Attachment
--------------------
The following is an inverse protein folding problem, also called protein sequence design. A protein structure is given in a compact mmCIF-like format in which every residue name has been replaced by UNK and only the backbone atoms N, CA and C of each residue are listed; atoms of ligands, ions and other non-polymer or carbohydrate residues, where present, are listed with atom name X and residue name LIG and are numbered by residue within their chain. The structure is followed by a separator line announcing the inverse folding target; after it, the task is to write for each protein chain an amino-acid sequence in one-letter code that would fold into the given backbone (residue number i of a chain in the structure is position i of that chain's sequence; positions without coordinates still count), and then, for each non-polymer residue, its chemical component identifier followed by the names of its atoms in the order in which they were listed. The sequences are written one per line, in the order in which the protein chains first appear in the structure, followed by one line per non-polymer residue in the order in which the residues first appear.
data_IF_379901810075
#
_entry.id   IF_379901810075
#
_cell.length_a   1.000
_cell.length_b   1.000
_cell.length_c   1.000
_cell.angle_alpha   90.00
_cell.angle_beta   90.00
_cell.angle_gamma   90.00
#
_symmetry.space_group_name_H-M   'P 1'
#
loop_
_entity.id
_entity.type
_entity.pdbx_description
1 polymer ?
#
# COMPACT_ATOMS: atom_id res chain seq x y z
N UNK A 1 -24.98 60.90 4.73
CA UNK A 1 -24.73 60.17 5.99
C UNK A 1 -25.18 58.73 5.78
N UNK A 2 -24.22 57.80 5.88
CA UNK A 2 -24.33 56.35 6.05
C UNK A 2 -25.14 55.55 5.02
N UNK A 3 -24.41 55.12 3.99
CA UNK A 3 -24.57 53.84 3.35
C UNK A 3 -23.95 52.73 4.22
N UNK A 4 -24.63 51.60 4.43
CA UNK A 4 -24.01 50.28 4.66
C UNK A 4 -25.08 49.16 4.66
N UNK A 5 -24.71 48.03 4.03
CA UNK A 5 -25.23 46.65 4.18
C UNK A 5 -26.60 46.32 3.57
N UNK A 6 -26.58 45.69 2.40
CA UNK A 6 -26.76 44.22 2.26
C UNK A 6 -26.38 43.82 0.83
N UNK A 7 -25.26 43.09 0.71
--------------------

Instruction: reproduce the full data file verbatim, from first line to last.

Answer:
The following is an inverse protein folding problem, also called protein sequence design. A protein structure is given in a compact mmCIF-like format in which every residue name has been replaced by UNK and only the backbone atoms N, CA and C of each residue are listed; atoms of ligands, ions and other non-polymer or carbohydrate residues, where present, are listed with atom name X and residue name LIG and are numbered by residue within their chain. The structure is followed by a separator line announcing the inverse folding target; after it, the task is to write for each protein chain an amino-acid sequence in one-letter code that would fold into the given backbone (residue number i of a chain in the structure is position i of that chain's sequence; positions without coordinates still count), and then, for each non-polymer residue, its chemical component identifier followed by the names of its atoms in the order in which they were listed. The sequences are written one per line, in the order in which the protein chains first appear in the structure, followed by one line per non-polymer residue in the order in which the residues first appear.
data_IF_379901810075
#
_entry.id   IF_379901810075
#
_cell.length_a   1.000
_cell.length_b   1.000
_cell.length_c   1.000
_cell.angle_alpha   90.00
_cell.angle_beta   90.00
_cell.angle_gamma   90.00
#
_symmetry.space_group_name_H-M   'P 1'
#
loop_
_entity.id
_entity.type
_entity.pdbx_description
1 polymer ?
#
# COMPACT_ATOMS: atom_id res chain seq x y z
N UNK A 1 -24.98 60.90 4.73
CA UNK A 1 -24.73 60.17 5.99
C UNK A 1 -25.18 58.73 5.78
N UNK A 2 -24.22 57.80 5.88
CA UNK A 2 -24.33 56.35 6.05
C UNK A 2 -25.14 55.55 5.02
N UNK A 3 -24.41 55.12 3.99
CA UNK A 3 -24.57 53.84 3.35
C UNK A 3 -23.95 52.73 4.22
N UNK A 4 -24.63 51.60 4.43
CA UNK A 4 -24.01 50.28 4.66
C UNK A 4 -25.08 49.16 4.66
N UNK A 5 -24.71 48.03 4.03
CA UNK A 5 -25.23 46.65 4.18
C UNK A 5 -26.60 46.32 3.57
N UNK A 6 -26.58 45.69 2.40
CA UNK A 6 -26.76 44.22 2.26
C UNK A 6 -26.38 43.82 0.83
N UNK A 7 -25.26 43.09 0.71